soon after a rain or irrigation. The majority of the small seedlings perish, but the ones that survive grow quickly and can start to bloom within a few weeks. After cultivation, the common purslane’s fleshy stems can continue to be moist and alive for several days.

When hoeing, and when gardens or fields are irrigated, reroot to generate “new plants.”

For effective control, accurate weed identification is essential. Identification of purslane is crucial, however

is typically not the only weed posing an issue, therefore you should identify others to discover the most suitable weed control method.


Because it can produce a lot of seeds, common purslane can quickly colonize any warm, damp environment.

It can endure these cultural management techniques because of its propensity to reroot following frequent cultivation or hoeing.

The low-growing common purslane grows in dense mats. These living carpets make use of the moisture and nutrients that are available.

They block sunlight from reaching the soil’s surface, limiting the growth of other seedlings. Common purslane looks bad.

lowering the aesthetic value of ornamental plants and turf. In industrial settings, ubiquitous purslane might restrict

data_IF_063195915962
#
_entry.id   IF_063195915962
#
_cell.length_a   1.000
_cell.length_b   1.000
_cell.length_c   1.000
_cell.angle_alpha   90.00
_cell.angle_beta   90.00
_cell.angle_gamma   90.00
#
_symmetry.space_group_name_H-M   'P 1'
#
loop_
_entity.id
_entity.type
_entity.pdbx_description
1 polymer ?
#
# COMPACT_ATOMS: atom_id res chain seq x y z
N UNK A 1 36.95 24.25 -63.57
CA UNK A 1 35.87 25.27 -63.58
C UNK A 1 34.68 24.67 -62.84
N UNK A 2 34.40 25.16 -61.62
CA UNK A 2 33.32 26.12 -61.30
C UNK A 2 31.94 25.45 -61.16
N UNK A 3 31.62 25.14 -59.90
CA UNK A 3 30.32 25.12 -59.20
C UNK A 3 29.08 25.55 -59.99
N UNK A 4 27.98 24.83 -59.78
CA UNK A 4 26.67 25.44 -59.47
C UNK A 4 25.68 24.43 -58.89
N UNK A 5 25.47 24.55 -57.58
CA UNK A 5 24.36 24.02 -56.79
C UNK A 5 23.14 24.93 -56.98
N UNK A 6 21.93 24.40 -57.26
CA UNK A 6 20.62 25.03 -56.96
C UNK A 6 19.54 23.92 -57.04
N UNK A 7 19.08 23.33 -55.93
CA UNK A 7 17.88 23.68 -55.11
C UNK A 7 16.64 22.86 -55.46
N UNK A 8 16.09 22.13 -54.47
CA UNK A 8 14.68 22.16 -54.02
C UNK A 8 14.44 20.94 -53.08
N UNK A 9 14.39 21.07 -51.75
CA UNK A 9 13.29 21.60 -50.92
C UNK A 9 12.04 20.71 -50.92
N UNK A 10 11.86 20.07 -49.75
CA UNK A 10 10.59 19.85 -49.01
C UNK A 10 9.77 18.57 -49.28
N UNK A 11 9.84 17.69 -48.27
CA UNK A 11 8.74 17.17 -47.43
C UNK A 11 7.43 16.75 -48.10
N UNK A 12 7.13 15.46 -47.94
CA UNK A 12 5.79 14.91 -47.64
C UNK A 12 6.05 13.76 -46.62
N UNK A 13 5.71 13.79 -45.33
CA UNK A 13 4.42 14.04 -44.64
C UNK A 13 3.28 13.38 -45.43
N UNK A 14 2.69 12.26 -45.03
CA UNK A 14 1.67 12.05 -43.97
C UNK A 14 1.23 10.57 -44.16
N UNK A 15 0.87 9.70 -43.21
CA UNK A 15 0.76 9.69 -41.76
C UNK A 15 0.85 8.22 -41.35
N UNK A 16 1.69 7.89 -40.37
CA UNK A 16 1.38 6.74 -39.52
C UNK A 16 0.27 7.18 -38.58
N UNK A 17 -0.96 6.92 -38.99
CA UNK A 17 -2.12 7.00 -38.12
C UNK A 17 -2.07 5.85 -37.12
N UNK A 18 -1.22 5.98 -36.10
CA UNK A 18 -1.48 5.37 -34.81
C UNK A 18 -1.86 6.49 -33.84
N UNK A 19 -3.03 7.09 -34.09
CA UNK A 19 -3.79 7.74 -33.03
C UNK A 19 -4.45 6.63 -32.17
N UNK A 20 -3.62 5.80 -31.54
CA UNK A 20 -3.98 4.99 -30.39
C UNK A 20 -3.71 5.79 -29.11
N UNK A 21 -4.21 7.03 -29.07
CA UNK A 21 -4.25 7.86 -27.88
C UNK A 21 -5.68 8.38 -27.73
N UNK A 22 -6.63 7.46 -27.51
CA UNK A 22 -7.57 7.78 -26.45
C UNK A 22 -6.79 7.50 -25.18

decreasing the effectiveness of collecting nut crops like almonds and walnuts from the summer


Preventative management is the main strategy for controlling common purslane. Because common purslane produces so many seeds,

Once established, it is challenging to control. Don’t introduce common purslane into places that aren’t affected.

Use seed and planting material free of weeds. Clean any lawnmowers, planters, or cultivation tools used in contaminated areas.

prior to letting them into clean places. Keep an eye out for and remove common purslane seedlings from uninfested areas.

before they sow new seeds, them. This weed is typically controlled in residential landscapes and gardens by cultural techniques such

When common purslane seedlings are small, cultivation after irrigation can help control the weed population. However,

Because common purslane germinates at the soil’s surface or just below it, cultivation can produce new crops of the weed.

seeds from the deeper soil layers for potential future germination. Keep a close eye out for weed sprouts following each

While the seedlings are still little, irrigate and cultivate. bigger common purslane plants when cultivating or hoeing,

Either get rid of them or wait until the plant material is completely dry before watering it. As a result, the device won’t reroot.

portion of the fleshy stem. Otherwise, planting operations and little control result from cultivating or hoeing.

is completed. Additionally, even when a plant is pulled up, seeds may still continue to mature a week later.

Mulches can be utilized to suppress common purslane in ornamental plantings, orchards, and other places if they completely block off light.